We all build up invisible barriers at times. We shut off our loved ones if we're in a foul mood. We close off conversation with an associate. We lock ourselves in little bubbles of our own making. In fact, entire families, churches and communities can become insular—resistant to those we might consider outsiders.
But the invisible barrier around Chester's Mill, Maine? Well, that's another thing entirely.
One bright, sunny, normal morning, a big invisible bubble covers the entire community of Chester's Mill. No one knows what caused it. No one knows how to make it go away. All anyone is sure of is that it's a big pain (especially for a particularly unfortunate cow that was in exactly the wrong place when the bubble descended). No one on the outside (including most of the town's policemen, firemen and civic leaders, who were away when the dome came down) can get in. And folks on the inside can't get out. It's as if someone put a horrific twist on that old Las Vegas marketing slogan: What happens in Chester's Mill stays in Chester's Mill.
That's unfortunate, because there's a lot of bad stuff happening in Chester's Mill right now—some caused by the dome itself, some by the duplicitous people it surrounds. A teen girl has been kidnapped and imprisoned by her one-time boyfriend. Murders have been committed. A councilman seems bent on creating a temporary dictatorship, enforced by executions.
That dangerous and invisible barrier, meanwhile, seems to have a certain intelligence and morality connected to it, and as such it "encourages," shall we say, its tightly held hostages to see things through the same lens. It has chosen certain leaders to do its bidding. It has set "rules" in place. And woe to those that try to undermine its wishes ... not that some won't try.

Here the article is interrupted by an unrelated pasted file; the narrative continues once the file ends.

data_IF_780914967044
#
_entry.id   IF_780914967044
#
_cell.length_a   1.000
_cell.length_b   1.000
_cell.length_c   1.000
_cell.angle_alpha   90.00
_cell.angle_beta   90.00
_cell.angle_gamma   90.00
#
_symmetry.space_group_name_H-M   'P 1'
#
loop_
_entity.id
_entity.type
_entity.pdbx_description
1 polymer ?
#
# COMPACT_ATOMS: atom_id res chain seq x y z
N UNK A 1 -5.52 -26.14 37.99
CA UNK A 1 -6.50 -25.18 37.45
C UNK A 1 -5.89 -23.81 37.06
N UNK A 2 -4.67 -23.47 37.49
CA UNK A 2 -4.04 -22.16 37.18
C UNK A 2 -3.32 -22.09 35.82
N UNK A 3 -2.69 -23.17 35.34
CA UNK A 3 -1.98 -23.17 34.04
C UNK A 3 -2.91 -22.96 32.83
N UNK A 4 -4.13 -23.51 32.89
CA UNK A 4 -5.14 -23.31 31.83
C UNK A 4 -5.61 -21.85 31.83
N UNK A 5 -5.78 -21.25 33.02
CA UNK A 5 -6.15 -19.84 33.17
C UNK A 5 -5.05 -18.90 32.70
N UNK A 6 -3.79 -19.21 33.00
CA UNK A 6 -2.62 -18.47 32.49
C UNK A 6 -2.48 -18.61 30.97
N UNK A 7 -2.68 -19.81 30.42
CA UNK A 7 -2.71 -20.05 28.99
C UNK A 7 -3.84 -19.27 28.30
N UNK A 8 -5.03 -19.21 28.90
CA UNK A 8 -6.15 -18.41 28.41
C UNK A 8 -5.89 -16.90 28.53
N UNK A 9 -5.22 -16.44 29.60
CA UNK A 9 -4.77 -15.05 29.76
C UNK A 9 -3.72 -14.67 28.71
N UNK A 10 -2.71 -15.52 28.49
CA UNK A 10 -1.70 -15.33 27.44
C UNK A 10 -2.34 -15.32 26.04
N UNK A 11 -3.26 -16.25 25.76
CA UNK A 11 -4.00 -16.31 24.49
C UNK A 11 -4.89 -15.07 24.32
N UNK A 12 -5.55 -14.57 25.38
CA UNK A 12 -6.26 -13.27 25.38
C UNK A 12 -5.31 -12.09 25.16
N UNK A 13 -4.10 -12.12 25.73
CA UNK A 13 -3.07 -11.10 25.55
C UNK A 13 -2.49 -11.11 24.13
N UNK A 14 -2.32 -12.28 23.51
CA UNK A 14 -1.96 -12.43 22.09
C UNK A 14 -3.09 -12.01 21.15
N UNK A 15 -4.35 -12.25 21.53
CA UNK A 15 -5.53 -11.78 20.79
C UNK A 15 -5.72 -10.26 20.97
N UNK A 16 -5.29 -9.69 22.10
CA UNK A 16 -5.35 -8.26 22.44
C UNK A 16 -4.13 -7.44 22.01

Under the Dome, based on the novel by Stephen King, has snagged strong ratings and a smattering of critical praise. And the show is indeed everything that it's billed to be: a creepy, salacious summertime thrill ride. But while some TV critics have embraced words such as creepy and salacious with gusto, the rest of us should really be holding them a little farther away from our hearts.
The creepy part of the equation is the sheer number of potential sociopaths who were apparently trapped within that giant lid. It may not be as disturbing as The Following or Hannibal, but it's plenty dark and foreboding nonetheless.
That grim landscape is further pocked by sex, violence and gore. People and animals are grotesquely injured and killed. Characters have some pretty lewd sexual encounters. The early-on kidnapping sequence blends sex and violence. A key out-of-town family, trapped while traveling through, boasts a lesbian couple. The language can be quite harsh. And drug use has also played a disquieting role.
Under the Dome, as it trundles on through its second season, is deviating significantly from King's novel. But the horror author still serves as one of the show's producers, and Willa Paskin of salon.com observed that Under the Dome seems to be following the template used for many Stephen King adaptations—some of which she saw while growing up. She wrote, "For a teenager, these adaptations were perfectly illicit. Perverse, seedy and creepy, they had enough sex and violence to feel like something you didn't want to watch with your parents in the room, but weren't so mature as to be totally overwhelming."